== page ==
As I write this, Logan is in the car with my dad on the way to Mexico. My dad heads up a church group that goes to Tecate, Mexico four times a year to do projects and play with the kids at an orphanage. He’s been doing this for over 12 years, and this is Logan’s first time going with him. And, to be clear, Logan is going without me.
This isn’t the first time Logan has done something with my dad without me. They golf and go to baseball games. They talk on the phone and text about business.
In less than a year, they’ve become buddies.
My dad has two daughters – me and my older sister, Julie. My dad loves us very much and has never expressed disappointment that neither of us is a boy.
Still, I know he wishes he had a son. I like football and can talk some sports with him. But it’s just different with guys. Generally speaking, they talk, act, and do things differently than women do.
The evolution of my relationship with my dad.
My dad and I became a lot closer when I started college, and we’ve continued to build on that foundation, especially in the last few years. Prior to then, I never talked with my dad about the guys I was interested in or was dating.
It felt uncomfortable to share “girly” things like that with him.
But that changed when my first boyfriend and I broke up. I talked with my dad a lot about the situation and realized that he had a lot of insight to offer. He gave me “the guy’s perspective” that I never got with my mom.
We’ve also grown closer through my career change from law to psychology. Over 30 years ago, he made the switch from teaching to financial planning, so I knew he could give me the inside scoop.
And as I’ve talked with him about someday having my own business, we’ve connected on that front too.
It’s taken a lot of work on both of our parts and still requires work. Sometimes I have to make the conscious decision to call my dad instead of my mom when I have news. And it’s not always easy to share my feelings with my dad. Our relationship, in some ways, still feels tentative, like when I’m hurt by something he says or does. Sometimes I don’t know how to address it with him.
Forever is a long time.
Years ago, I told my parents that I was afraid that I would be blinded by lust and infatuation and ignore signs that a guy wouldn’t be a good life partner. This fear originated in a couple of different things, but one was a comment from my mom when I was a teenager.
“Forever is a long time,” she said.
For the most part, this comment was helpful because marriage is a huge decision, arguably the most important decision of a person’s life. It shouldn’t be based on feelings alone, but also careful thought and consideration about what’s most important to a person and finding someone who shares those values.
On the flip side, her comments has had a downside too. It’s made me more critical than I’d like to be. I find myself looking for flaws to prevent me from being with someone who isn’t a great fit because forever is a long time to deal with that.
But this has gotten me into trouble because I know that no one is perfect and everyone has flaws (including myself!).
To avoid making a bad decision, I told my parents that I wanted their approval about my boyfriends. I’ve realized, though, that this is unnecessary because they raised me not to rush into marriage or put pressure on me to have kids.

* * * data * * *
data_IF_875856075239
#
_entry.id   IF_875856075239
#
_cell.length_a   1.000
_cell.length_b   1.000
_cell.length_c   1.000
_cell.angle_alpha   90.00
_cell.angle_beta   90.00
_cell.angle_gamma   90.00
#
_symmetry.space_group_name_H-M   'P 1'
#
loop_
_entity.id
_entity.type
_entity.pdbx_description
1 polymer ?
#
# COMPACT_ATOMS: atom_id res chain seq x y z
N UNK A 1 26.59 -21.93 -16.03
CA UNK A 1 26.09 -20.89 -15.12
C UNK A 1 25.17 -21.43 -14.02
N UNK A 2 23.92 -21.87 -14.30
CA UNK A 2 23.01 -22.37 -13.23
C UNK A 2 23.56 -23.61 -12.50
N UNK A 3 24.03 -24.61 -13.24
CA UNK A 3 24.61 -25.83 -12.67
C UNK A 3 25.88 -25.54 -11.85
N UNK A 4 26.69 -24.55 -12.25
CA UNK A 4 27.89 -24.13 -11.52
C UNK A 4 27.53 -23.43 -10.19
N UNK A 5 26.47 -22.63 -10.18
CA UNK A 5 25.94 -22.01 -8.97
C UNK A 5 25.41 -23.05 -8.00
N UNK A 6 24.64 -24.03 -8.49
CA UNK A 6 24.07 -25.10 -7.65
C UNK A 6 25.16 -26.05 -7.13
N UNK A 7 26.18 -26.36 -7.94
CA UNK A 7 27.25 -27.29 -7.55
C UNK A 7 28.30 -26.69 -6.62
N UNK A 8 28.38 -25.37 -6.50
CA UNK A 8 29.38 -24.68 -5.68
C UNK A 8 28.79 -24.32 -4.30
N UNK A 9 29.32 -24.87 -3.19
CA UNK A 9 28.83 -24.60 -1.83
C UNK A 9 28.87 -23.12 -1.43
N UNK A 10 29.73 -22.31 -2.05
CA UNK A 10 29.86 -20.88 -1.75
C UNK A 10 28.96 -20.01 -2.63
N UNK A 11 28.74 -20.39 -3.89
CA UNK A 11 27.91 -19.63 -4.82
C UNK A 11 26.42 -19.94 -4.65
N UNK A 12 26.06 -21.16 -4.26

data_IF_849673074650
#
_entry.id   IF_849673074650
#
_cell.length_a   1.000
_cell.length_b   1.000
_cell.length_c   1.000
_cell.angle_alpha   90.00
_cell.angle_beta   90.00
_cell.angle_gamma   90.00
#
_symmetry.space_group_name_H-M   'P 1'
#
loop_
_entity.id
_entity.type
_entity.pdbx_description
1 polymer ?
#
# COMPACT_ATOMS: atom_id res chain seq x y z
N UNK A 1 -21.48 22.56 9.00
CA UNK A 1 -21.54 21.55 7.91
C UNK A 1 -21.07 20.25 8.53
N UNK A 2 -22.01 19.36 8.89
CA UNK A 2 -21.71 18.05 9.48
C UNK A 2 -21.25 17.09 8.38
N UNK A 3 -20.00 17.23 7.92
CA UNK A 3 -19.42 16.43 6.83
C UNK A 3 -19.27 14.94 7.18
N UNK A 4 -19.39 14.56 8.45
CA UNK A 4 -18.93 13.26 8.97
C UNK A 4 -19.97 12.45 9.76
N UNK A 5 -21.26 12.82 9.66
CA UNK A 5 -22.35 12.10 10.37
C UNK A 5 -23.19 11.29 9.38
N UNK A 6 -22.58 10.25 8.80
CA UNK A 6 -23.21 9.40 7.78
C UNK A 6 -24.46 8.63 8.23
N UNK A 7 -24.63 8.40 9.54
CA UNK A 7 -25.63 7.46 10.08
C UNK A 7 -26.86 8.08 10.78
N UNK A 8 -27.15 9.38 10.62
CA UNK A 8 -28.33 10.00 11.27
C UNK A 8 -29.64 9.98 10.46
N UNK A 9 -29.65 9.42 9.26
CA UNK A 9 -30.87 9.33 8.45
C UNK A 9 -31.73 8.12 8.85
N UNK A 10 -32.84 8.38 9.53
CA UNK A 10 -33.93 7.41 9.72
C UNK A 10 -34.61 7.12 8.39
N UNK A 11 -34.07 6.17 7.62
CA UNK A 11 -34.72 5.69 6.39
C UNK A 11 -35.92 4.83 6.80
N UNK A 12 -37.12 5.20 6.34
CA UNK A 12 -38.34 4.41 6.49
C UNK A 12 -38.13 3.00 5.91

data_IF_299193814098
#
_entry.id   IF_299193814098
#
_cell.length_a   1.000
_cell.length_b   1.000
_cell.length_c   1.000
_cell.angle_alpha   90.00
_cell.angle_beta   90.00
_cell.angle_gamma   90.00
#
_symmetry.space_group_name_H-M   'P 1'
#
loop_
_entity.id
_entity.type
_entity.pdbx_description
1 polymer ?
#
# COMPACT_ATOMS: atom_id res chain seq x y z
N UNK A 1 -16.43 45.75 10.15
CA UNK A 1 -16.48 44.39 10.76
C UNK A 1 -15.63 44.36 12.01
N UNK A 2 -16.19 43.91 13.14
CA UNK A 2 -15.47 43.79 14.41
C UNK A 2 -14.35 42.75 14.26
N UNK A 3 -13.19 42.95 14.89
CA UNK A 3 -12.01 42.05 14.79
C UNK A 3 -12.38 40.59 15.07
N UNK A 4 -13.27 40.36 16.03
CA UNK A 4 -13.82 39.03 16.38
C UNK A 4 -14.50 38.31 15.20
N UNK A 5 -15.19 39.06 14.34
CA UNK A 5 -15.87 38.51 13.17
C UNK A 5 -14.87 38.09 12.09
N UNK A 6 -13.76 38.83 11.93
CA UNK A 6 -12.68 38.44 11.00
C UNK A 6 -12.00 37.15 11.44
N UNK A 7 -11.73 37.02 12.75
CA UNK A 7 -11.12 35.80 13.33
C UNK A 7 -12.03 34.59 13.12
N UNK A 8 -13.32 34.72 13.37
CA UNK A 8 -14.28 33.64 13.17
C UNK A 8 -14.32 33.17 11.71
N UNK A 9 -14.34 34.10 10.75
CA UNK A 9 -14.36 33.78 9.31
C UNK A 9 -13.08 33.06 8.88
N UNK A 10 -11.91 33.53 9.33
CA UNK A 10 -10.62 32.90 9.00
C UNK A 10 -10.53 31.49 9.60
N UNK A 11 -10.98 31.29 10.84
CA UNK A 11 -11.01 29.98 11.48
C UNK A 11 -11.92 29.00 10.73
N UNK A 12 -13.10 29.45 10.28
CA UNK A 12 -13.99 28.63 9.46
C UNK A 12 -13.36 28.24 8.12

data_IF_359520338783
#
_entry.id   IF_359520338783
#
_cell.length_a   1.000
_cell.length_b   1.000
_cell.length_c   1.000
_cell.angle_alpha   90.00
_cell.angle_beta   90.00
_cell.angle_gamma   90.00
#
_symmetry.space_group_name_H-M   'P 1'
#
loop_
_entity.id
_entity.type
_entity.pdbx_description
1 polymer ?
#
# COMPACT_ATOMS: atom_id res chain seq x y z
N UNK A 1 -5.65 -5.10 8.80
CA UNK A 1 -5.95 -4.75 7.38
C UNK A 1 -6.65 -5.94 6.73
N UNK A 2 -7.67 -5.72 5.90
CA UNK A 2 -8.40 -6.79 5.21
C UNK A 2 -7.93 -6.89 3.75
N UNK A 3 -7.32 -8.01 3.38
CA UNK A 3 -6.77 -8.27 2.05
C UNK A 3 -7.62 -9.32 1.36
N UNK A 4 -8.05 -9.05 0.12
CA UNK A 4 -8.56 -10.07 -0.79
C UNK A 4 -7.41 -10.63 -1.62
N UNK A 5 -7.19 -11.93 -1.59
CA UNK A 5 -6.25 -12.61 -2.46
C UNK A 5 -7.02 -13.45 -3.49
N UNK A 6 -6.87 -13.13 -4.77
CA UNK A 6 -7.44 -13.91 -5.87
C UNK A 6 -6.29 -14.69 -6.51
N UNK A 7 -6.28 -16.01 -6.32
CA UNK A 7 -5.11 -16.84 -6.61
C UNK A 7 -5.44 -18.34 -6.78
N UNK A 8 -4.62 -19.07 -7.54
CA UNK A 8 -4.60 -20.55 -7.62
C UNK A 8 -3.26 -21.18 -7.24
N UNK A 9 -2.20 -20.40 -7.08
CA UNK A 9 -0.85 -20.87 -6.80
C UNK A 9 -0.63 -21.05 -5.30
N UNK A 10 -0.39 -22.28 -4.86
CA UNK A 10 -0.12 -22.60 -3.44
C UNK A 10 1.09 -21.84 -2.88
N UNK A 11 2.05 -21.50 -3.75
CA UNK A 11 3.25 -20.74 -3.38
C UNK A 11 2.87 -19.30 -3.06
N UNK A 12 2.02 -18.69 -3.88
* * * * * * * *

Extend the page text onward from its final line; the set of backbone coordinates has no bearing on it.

They encouraged me to get an education, pursue a career, and figure out what I want out of life. They didn’t say to wait to get married or to get married young. They just told me to do me (in other words) and the “right” relationship would happen naturally.
The intersection of marriage and family.
Connection with others is what brings life meaning. My parents have been the two most influential people in my life, and I know what a blessing it is that I have them – because not everyone has parents who support, encourage, and love them.
Bringing Logan into the fold had the potential to change that. I’ve seen it happen where a guy comes between a girl and her family, and I never wanted that to happen to me.
I don’t know where I would be without my parents, but I know that I would have a huge void in my life. So when it comes to who I date, if he doesn’t get along with my parents, and if he doesn’t want to hang with my dad, it’s not going to work.
From the start, Logan talked about wanting a relationship with my dad, and his actions have shown that. He’s initiated calls and texts with my dad, and it was his idea to join my dad’s church on their trip to Tecate.
I get that there are plenty of families where the son-in-law doesn’t get along great with his in-laws, and I’m not saying that the marriage is doomed or shouldn’t have happened. Family relationships can be complicated, and everyone’s dynamics are different.
But for me it’s important.
I see my parents often and talk on the phone with them even more. They’re an essential part of my life, and I don’t want that to change because of a guy.
I’ve seen firsthand that this isn’t a concern with Logan. He makes an effort to spend time with my dad and get to know him better. I’m both impressed and comforted by how close they are becoming, and I look forward to seeing how their relationship develops in the future.